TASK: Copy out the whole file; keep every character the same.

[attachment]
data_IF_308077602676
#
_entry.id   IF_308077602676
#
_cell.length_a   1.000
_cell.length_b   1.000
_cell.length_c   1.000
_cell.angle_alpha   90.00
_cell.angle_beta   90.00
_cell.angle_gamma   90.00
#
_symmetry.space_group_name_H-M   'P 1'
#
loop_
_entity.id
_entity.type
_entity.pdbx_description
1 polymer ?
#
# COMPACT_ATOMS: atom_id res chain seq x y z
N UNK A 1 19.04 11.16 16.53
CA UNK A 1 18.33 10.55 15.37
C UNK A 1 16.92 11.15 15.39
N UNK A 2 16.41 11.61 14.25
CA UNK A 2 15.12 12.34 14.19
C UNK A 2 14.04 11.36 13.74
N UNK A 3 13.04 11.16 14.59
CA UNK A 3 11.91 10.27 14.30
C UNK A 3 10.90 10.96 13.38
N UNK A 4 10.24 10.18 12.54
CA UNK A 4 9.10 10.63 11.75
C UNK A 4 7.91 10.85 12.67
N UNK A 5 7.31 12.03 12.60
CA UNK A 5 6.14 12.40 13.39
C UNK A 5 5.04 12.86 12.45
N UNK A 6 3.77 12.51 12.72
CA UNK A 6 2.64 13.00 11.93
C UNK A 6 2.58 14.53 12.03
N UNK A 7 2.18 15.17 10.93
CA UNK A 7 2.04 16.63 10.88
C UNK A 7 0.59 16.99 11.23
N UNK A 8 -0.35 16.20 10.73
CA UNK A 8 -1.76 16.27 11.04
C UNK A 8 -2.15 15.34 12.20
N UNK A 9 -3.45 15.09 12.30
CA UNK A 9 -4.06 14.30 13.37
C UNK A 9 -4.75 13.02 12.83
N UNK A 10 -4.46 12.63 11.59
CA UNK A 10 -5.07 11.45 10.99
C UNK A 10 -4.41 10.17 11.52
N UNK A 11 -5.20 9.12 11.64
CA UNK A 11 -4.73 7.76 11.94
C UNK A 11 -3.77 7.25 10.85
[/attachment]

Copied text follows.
data_IF_308077602676
#
_entry.id   IF_308077602676
#
_cell.length_a   1.000
_cell.length_b   1.000
_cell.length_c   1.000
_cell.angle_alpha   90.00
_cell.angle_beta   90.00
_cell.angle_gamma   90.00
#
_symmetry.space_group_name_H-M   'P 1'
#
loop_
_entity.id
_entity.type
_entity.pdbx_description
1 polymer ?
#
# COMPACT_ATOMS: atom_id res chain seq x y z
N UNK A 1 19.04 11.16 16.53
CA UNK A 1 18.33 10.55 15.37
C UNK A 1 16.92 11.15 15.39
N UNK A 2 16.41 11.61 14.25
CA UNK A 2 15.12 12.34 14.19
C UNK A 2 14.04 11.36 13.74
N UNK A 3 13.04 11.16 14.59
CA UNK A 3 11.91 10.27 14.30
C UNK A 3 10.90 10.96 13.38
N UNK A 4 10.24 10.18 12.54
CA UNK A 4 9.10 10.63 11.75
C UNK A 4 7.91 10.85 12.67
N UNK A 5 7.31 12.03 12.60
CA UNK A 5 6.14 12.40 13.39
C UNK A 5 5.04 12.86 12.45
N UNK A 6 3.77 12.51 12.72
CA UNK A 6 2.64 13.00 11.93
C UNK A 6 2.58 14.53 12.03
N UNK A 7 2.18 15.17 10.93
CA UNK A 7 2.04 16.63 10.88
C UNK A 7 0.59 16.99 11.23
N UNK A 8 -0.35 16.20 10.73
CA UNK A 8 -1.76 16.27 11.04
C UNK A 8 -2.15 15.34 12.20
N UNK A 9 -3.45 15.09 12.30
CA UNK A 9 -4.06 14.30 13.37
C UNK A 9 -4.75 13.02 12.83
N UNK A 10 -4.46 12.63 11.59
CA UNK A 10 -5.07 11.45 10.99
C UNK A 10 -4.41 10.17 11.52
N UNK A 11 -5.20 9.12 11.64
CA UNK A 11 -4.73 7.76 11.94
C UNK A 11 -3.77 7.25 10.85